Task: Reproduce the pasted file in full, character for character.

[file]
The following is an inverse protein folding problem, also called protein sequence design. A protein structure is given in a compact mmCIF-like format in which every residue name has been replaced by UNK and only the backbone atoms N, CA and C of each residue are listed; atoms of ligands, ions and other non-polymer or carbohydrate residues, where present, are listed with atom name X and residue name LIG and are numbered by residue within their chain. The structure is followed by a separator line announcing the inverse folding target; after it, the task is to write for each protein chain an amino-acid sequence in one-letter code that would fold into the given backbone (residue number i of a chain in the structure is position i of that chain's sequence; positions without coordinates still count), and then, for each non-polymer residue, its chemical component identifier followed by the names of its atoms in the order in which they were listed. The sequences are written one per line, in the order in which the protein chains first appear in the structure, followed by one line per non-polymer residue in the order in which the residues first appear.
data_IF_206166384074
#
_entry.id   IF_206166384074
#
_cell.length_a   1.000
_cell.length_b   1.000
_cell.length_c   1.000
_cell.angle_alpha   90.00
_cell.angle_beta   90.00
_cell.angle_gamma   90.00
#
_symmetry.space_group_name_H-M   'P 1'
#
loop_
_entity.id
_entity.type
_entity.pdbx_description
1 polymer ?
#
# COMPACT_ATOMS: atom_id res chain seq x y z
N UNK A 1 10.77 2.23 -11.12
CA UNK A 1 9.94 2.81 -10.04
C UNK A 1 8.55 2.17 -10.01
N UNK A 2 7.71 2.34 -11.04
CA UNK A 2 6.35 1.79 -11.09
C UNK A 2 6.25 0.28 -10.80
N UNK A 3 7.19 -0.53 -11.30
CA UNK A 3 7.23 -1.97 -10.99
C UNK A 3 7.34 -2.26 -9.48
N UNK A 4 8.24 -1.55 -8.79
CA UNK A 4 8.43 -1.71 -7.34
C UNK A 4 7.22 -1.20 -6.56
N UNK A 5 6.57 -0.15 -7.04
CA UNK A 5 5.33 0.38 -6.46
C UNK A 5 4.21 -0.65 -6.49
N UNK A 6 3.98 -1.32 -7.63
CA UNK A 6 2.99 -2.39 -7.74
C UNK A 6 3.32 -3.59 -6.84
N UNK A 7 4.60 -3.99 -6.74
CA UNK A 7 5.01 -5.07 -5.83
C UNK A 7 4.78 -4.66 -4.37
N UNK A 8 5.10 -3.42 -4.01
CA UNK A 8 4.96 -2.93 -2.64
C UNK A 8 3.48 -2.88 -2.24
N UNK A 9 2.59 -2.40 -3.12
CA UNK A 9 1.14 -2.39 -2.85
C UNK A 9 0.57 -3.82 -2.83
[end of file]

The following is an inverse protein folding problem, also called protein sequence design. A protein structure is given in a compact mmCIF-like format in which every residue name has been replaced by UNK and only the backbone atoms N, CA and C of each residue are listed; atoms of ligands, ions and other non-polymer or carbohydrate residues, where present, are listed with atom name X and residue name LIG and are numbered by residue within their chain. The structure is followed by a separator line announcing the inverse folding target; after it, the task is to write for each protein chain an amino-acid sequence in one-letter code that would fold into the given backbone (residue number i of a chain in the structure is position i of that chain's sequence; positions without coordinates still count), and then, for each non-polymer residue, its chemical component identifier followed by the names of its atoms in the order in which they were listed. The sequences are written one per line, in the order in which the protein chains first appear in the structure, followed by one line per non-polymer residue in the order in which the residues first appear.
data_IF_206166384074
#
_entry.id   IF_206166384074
#
_cell.length_a   1.000
_cell.length_b   1.000
_cell.length_c   1.000
_cell.angle_alpha   90.00
_cell.angle_beta   90.00
_cell.angle_gamma   90.00
#
_symmetry.space_group_name_H-M   'P 1'
#
loop_
_entity.id
_entity.type
_entity.pdbx_description
1 polymer ?
#
# COMPACT_ATOMS: atom_id res chain seq x y z
N UNK A 1 10.77 2.23 -11.12
CA UNK A 1 9.94 2.81 -10.04
C UNK A 1 8.55 2.17 -10.01
N UNK A 2 7.71 2.34 -11.04
CA UNK A 2 6.35 1.79 -11.09
C UNK A 2 6.25 0.28 -10.80
N UNK A 3 7.19 -0.53 -11.30
CA UNK A 3 7.23 -1.97 -10.99
C UNK A 3 7.34 -2.26 -9.48
N UNK A 4 8.24 -1.55 -8.79
CA UNK A 4 8.43 -1.71 -7.34
C UNK A 4 7.22 -1.20 -6.56
N UNK A 5 6.57 -0.15 -7.04
CA UNK A 5 5.33 0.38 -6.46
C UNK A 5 4.21 -0.65 -6.49
N UNK A 6 3.98 -1.32 -7.63
CA UNK A 6 2.99 -2.39 -7.74
C UNK A 6 3.32 -3.59 -6.84
N UNK A 7 4.60 -3.99 -6.74
CA UNK A 7 5.01 -5.07 -5.83
C UNK A 7 4.78 -4.66 -4.37
N UNK A 8 5.10 -3.42 -4.01
CA UNK A 8 4.96 -2.93 -2.64
C UNK A 8 3.48 -2.88 -2.24
N UNK A 9 2.59 -2.40 -3.12
CA UNK A 9 1.14 -2.39 -2.85
C UNK A 9 0.57 -3.82 -2.83